Welcome to my two year’s FIRE follow up, questions that I sourced from readers. What did they want to know about two years into FIRE?
The Health Insurance Question?
The question of FIRE and health insurance. I decided a few years ago that reaching FIRE in the United States would require us to save $400,000 for healthcare. That would cover insurance and spending $6,000/yr out of pocket on medical expenses. This has been higher than our actual costs, but was a conservative number I was comfortable with. I currently purchase a plan on the healthcare exchange, paying $676/mo for a bronze plan (catastrophic insurance). It covers 100% of in-network costs after we’ve spent the first $6,850 per individual. There is no out of network coverage except for emergency services.
Self employed people and small businesses have been buying insurance for years, so eventually I had to be comfortable taking the plunge. The mechanics of going to the doctor are identical to my corporate insurance: I show up, show them the card, they can’t tell me what it’s going to cost, then three weeks after the visit I get the “negotiated rate” and pay the bill. My deductible is about 2x what the corporate insurance was and I no longer have a company contributing a few hundred dollars towards my premium.
Now for the last decade I’ve been hearing about “what if the ACA goes away”, but regardless of all the rhetoric, politicians rarely take away a benefit once granted. I wasn’t going to continue to work just past the fear of “maybe kinda one-day sort-of” this would be changed. If this were to change for the worse, I can alter my plans in the future and have enjoyed one heck of a sabbatical. I could write a long opinion piece on all of this (maybe I should !?), but instead I’ll just leave my conclusion: Health insurance in FIRE is more of a financial decision than anything else.
What are you living off of? Retirement Accounts? What is your order of withdrawal?
We are not leanFIRE by any means. Our target budget was $6,000/mo in the FIRE plan and we’ve been around that amount spent. I make one transfer a month from our taxable brokerage account to our checking account and pay our bills like I was when working. We still use reward credit cards and pay those fully from the checking account. Any active money we earn gets deposited directly into the brokerage account.
To break down exactly where our cash flow comes from, I break it down into three parts which have been roughly one third of our expenses each over the first two years:
- Withdrawals from our taxable investment account: We saved enough financial runway outside of retirement accounts to cover a number of years of living expenses. We keep some cash and bonds along with equities in this account and I’ve made a couple of small stock sales to support the withdrawals.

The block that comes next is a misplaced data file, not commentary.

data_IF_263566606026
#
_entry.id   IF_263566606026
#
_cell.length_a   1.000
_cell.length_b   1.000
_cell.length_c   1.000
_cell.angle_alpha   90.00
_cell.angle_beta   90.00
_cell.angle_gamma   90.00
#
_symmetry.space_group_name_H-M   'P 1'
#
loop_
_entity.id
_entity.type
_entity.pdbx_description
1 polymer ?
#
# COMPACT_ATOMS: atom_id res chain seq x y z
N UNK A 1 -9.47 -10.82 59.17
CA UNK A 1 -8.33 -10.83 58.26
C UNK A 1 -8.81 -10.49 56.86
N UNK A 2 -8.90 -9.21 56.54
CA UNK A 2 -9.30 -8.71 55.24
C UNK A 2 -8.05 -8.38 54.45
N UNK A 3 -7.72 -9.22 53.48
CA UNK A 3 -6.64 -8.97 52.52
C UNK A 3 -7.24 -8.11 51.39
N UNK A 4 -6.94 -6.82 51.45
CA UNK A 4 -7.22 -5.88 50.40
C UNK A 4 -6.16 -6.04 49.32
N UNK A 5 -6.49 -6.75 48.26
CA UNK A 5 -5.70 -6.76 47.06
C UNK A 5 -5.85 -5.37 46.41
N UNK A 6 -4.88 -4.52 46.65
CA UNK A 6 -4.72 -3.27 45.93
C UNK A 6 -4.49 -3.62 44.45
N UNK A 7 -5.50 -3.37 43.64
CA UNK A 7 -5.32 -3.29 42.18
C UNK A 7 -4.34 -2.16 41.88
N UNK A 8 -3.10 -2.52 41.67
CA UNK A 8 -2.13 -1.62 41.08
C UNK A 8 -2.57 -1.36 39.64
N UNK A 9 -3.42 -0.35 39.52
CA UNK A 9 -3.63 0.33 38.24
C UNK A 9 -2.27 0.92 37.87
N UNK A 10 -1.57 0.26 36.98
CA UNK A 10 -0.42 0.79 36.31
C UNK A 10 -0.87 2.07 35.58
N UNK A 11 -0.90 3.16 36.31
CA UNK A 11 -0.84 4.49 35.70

- Non Qualified Deferred Compensation Plan (the private sector 457): I had access to a deferred compensation plan that pays out monthly over 15 years. This is pay I elected not to take and it was instead invested in stock and bond index funds during the second half of my career. It looks just like any other 401k when I log in, except the title is different and it pushes money to me every month.
- Actively Earned Income: Consulting work, Instacart deliveries, and a little bit of money from months of active work I’m putting into resolving a small estate.
I’m also navigating money out of retirement accounts. In lieu of doing a Roth Conversion Ladder for 2020, 2021, and 2022, I took a CARES ACT Distribution for $100,000 in 2020 and we realize the income on our tax return over a three year period. The immediate access to these funds was more valuable to me than IRA conversion.
Going forward I plan on using Roth conversions up to the end of the 12% marginal tax bracket and continue to spend down the taxable account. I will likely add the 72t distributions with one or both of our pre-tax IRAs once the deferred compensation plan ends at 52. I’m also eligible for a small pension at age 55 if the company doesn’t offer me a lump sum between now and then. If you wonder “why the 72t?”, I don’t know yet. It seems like a nice replacement when the already inflexible payout structure ends.
Was it Worth It?
Was the FIRE journey worth it? Absolutely. I get to wake up and control my day. I had a big moment giving a retirement notice a few days shy of turning 37, even causing the C Suite manager to have a “wtf moment”.
Would I do things differently knowing what I know now? Yes. I looked at the FIRE journey as two distinct phases of life, the hustle/optimize phase and the early retirement phase. Realistically there are three phases, the hustle/optimize phase, the coast phase, and the work optional/retire early phase. I didn’t need to take the last two promotions/moves to get where I am. Once investment dollars get over a certain point, the hustle phase can be dialed back with minimal impact on the work optional phase of life.